Dismissal and the Band of Reasonable Responses; an unconventional approach to Convention rights?

by | Dec 4, 2012

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Colin Harvey is Professor of Human Rights Law at the School of Law, Queen’s University Belfast|Colin Harvey is Professor of Human Rights Law at the School of Law, Queen’s University Belfast|Colin Harvey is Professor of Human Rights Law at the School of Law, Queen’s University Belfast|Colin Harvey is Professor of Human Rights Law at the School of Law, Queen’s University Belfast

By Heather Williams QC

The Court of Appeal recently decided in Turner v East Midlands Trains Ltd [2012] EWCA Civ 1470 that the band of reasonable responses test (“BORR”), applied by Employment Tribunals to determine whether a dismissal is fair or unfair for the purposes of section 98(4) Employment Rights Act 1996, meets the standards of justification required by Article 8(2) of the European Convention on Human Rights when engaged by the consequences of a dismissal. 

In support of this conclusion, both Elias LJ and Sir Stephen Sedley stressed that the BORR entailed a higher standard of review than a public law Wednesbury type test, as it involved an objective assessment of the decision to dismiss by the Tribunal, who should expect a more rigorous investigation from an employer where the consequences were particularly serious in terms of reputational damage and/or future employment prospects.

However, it seems doubtful that the BORR in fact operates very differently to a Wednesbury test in practice.  Countless Court of Appeal authorities have stressed that the Tribunal cannot substitute its own judgment for that of the dismissing employer and that provided a reasonable employer could have dismissed, the decision to do so is lawful.  It is hard to envisage many circumstances in which a dismissal would be sufficiently unreasonable to fall outside the BORR available to the employer, but not extreme enough to be characterised as perverse.

Furthermore, where Article 8 is engaged, Article 8(2) requires the Court / Tribunal to makes its own assessment of the proportionality of the measure, including, where there is a relevant dispute, by conducting its own assessment of the facts and its own evaluation of the competing interests involved; see for example, the Supreme Court’s decision in the housing context in Manchester City Council v Pinnock [2010] 3 WLR 1441.  By contrast a BORR test presupposes just that; a range of permissible responses, so that a dismissal may be lawful even though some reasonable employers would not have decided to dismiss.  It is hard to see how this equates with a proportionality test under which the Tribunal makes its own assessment of the proportionality of the dismissal and may conclude that dismissal in the particular circumstances was disproportionate.  Indeed, those repeated injunctions against Tribunals forming their own views of the facts and / or substituting their own view as to whether the employee should have been dismissed, seem to directly conflict with the conventional Strasbourg approach to proportionality under Article 8(2) in the employment context, see for example Kyriakides v Cyprus (2009) App. No. 39058/05 and Schuth v Germany (2011) 52 EHRR 32.   Further, both the European Court of Human Rights and the House of Lords has rejected the proposition that a “Super Wednesbury” test entailing heightened scrutiny is analogous to a Convention compliant proportionality assessment, for example see Smith & Grady v United Kingdom (1999) 29 EHRR 493 and R (Daly) v Secretary of State for the Home Department [2001] 2 AC 532.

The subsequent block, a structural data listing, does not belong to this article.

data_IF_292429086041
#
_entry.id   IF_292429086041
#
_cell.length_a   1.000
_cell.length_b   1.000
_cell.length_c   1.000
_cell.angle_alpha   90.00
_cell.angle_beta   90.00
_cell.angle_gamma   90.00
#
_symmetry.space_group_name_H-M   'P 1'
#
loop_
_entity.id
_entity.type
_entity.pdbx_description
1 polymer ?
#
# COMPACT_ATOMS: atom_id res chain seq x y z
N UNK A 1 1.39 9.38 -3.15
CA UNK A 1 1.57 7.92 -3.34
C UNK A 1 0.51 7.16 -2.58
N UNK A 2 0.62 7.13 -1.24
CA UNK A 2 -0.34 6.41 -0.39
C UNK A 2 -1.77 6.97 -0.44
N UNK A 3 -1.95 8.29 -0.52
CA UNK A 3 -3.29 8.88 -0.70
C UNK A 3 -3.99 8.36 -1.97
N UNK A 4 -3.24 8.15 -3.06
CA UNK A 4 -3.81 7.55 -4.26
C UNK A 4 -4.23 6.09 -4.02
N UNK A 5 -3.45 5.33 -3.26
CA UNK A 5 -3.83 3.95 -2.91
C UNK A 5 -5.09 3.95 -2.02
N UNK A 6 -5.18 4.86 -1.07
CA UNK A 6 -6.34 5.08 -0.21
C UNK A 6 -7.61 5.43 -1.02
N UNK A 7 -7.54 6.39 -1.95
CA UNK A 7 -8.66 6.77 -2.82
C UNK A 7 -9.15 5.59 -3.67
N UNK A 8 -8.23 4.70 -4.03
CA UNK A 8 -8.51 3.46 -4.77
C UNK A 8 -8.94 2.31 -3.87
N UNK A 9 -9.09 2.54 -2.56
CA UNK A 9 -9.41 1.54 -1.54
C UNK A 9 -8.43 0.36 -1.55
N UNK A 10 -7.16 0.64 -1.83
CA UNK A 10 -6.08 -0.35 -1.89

Despite having considered employment discrimination cases on countless occasions, neither the House of Lords or the Supreme Court has ever examined the legitimacy or application of the BORR, even though it entails a restrictive test that is nowhere to be found in the apparently wide words of section 98 of the Employment Rights Act (which, in turn, makes it rather ironic that Elias LJ noted in his judgment that proportionality was not a word that was to be found in Article 8 itself).  Perhaps the Supreme Court could now be persuaded to do so, tempted by the particular challenge of exploring the interface between domestic unfair dismissal law and Convention rights.

More encouragingly from a claimants’ perspective, Elias LJ’s judgment contains a detailed analysis of recent European Court of Human Rights authorities indicating when Article 8 will be engaged by the consequences of a dismissal, including by virtue of the damage to reputation involved or, less commonly, by the adverse effect upon future employment opportunities and / or the disruption to relationships with, for example, work colleagues.  Domestic law has previously contained little guidance on this issue.  If, as seems likely from this assessment, Article 8 is potentially engaged when, for example, dismissal occasions serious reputational damage, this may in turn call into question whether current unfair dismissal law provides what Strasbourg would regard as an “effective remedy” given that heads of compensation are restricted by statute and for example, no award may be made for injury to feelings.

Heather Williams QC is a senior barrister at Doughty Street Chambers in London.


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